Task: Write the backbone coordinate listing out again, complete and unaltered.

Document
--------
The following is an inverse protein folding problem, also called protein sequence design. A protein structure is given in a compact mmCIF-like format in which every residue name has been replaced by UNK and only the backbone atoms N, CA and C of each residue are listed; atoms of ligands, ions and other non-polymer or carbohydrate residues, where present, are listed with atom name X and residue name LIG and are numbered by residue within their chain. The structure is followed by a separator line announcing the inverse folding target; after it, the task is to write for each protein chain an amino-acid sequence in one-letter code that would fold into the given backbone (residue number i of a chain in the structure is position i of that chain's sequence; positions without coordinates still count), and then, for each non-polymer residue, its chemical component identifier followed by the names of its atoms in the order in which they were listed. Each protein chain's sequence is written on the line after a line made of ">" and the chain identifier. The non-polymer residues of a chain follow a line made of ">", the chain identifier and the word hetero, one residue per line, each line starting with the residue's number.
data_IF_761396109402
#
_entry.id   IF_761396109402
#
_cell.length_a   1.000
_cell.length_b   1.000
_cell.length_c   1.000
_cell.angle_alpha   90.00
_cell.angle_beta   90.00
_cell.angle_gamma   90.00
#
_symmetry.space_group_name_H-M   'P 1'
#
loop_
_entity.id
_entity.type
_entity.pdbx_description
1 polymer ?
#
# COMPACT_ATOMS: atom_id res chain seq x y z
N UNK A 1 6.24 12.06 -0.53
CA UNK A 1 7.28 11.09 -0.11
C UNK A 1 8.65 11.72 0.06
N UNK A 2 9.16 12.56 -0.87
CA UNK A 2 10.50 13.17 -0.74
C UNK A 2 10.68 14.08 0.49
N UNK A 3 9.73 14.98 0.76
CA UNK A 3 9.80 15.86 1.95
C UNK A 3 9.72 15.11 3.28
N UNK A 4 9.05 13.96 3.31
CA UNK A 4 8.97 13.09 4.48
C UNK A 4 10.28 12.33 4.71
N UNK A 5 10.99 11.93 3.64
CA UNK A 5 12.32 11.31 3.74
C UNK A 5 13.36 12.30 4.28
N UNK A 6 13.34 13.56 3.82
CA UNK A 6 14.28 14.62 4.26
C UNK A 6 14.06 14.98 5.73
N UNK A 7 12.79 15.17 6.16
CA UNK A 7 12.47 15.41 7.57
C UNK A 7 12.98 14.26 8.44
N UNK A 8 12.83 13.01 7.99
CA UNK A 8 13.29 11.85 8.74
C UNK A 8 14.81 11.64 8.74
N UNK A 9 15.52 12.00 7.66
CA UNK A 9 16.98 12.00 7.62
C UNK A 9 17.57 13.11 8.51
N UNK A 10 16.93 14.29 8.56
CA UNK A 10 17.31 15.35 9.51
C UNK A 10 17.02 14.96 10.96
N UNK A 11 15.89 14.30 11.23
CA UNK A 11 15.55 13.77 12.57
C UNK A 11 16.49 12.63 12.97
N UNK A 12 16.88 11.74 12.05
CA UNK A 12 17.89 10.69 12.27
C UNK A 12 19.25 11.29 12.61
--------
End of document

The following is an inverse protein folding problem, also called protein sequence design. A protein structure is given in a compact mmCIF-like format in which every residue name has been replaced by UNK and only the backbone atoms N, CA and C of each residue are listed; atoms of ligands, ions and other non-polymer or carbohydrate residues, where present, are listed with atom name X and residue name LIG and are numbered by residue within their chain. The structure is followed by a separator line announcing the inverse folding target; after it, the task is to write for each protein chain an amino-acid sequence in one-letter code that would fold into the given backbone (residue number i of a chain in the structure is position i of that chain's sequence; positions without coordinates still count), and then, for each non-polymer residue, its chemical component identifier followed by the names of its atoms in the order in which they were listed. Each protein chain's sequence is written on the line after a line made of ">" and the chain identifier. The non-polymer residues of a chain follow a line made of ">", the chain identifier and the word hetero, one residue per line, each line starting with the residue's number.
data_IF_761396109402
#
_entry.id   IF_761396109402
#
_cell.length_a   1.000
_cell.length_b   1.000
_cell.length_c   1.000
_cell.angle_alpha   90.00
_cell.angle_beta   90.00
_cell.angle_gamma   90.00
#
_symmetry.space_group_name_H-M   'P 1'
#
loop_
_entity.id
_entity.type
_entity.pdbx_description
1 polymer ?
#
# COMPACT_ATOMS: atom_id res chain seq x y z
N UNK A 1 6.24 12.06 -0.53
CA UNK A 1 7.28 11.09 -0.11
C UNK A 1 8.65 11.72 0.06
N UNK A 2 9.16 12.56 -0.87
CA UNK A 2 10.50 13.17 -0.74
C UNK A 2 10.68 14.08 0.49
N UNK A 3 9.73 14.98 0.76
CA UNK A 3 9.80 15.86 1.95
C UNK A 3 9.72 15.11 3.28
N UNK A 4 9.05 13.96 3.31
CA UNK A 4 8.97 13.09 4.48
C UNK A 4 10.28 12.33 4.71
N UNK A 5 10.99 11.93 3.64
CA UNK A 5 12.32 11.31 3.74
C UNK A 5 13.36 12.30 4.28
N UNK A 6 13.34 13.56 3.82
CA UNK A 6 14.28 14.62 4.26
C UNK A 6 14.06 14.98 5.73
N UNK A 7 12.79 15.17 6.16
CA UNK A 7 12.47 15.41 7.57
C UNK A 7 12.98 14.26 8.44
N UNK A 8 12.83 13.01 7.99
CA UNK A 8 13.29 11.85 8.74
C UNK A 8 14.81 11.64 8.74
N UNK A 9 15.52 12.00 7.66
CA UNK A 9 16.98 12.00 7.62
C UNK A 9 17.57 13.11 8.51
N UNK A 10 16.93 14.29 8.56
CA UNK A 10 17.31 15.35 9.51
C UNK A 10 17.02 14.96 10.96
N UNK A 11 15.89 14.30 11.23
CA UNK A 11 15.55 13.77 12.57
C UNK A 11 16.49 12.63 12.97
N UNK A 12 16.88 11.74 12.05
CA UNK A 12 17.89 10.69 12.27
C UNK A 12 19.25 11.29 12.61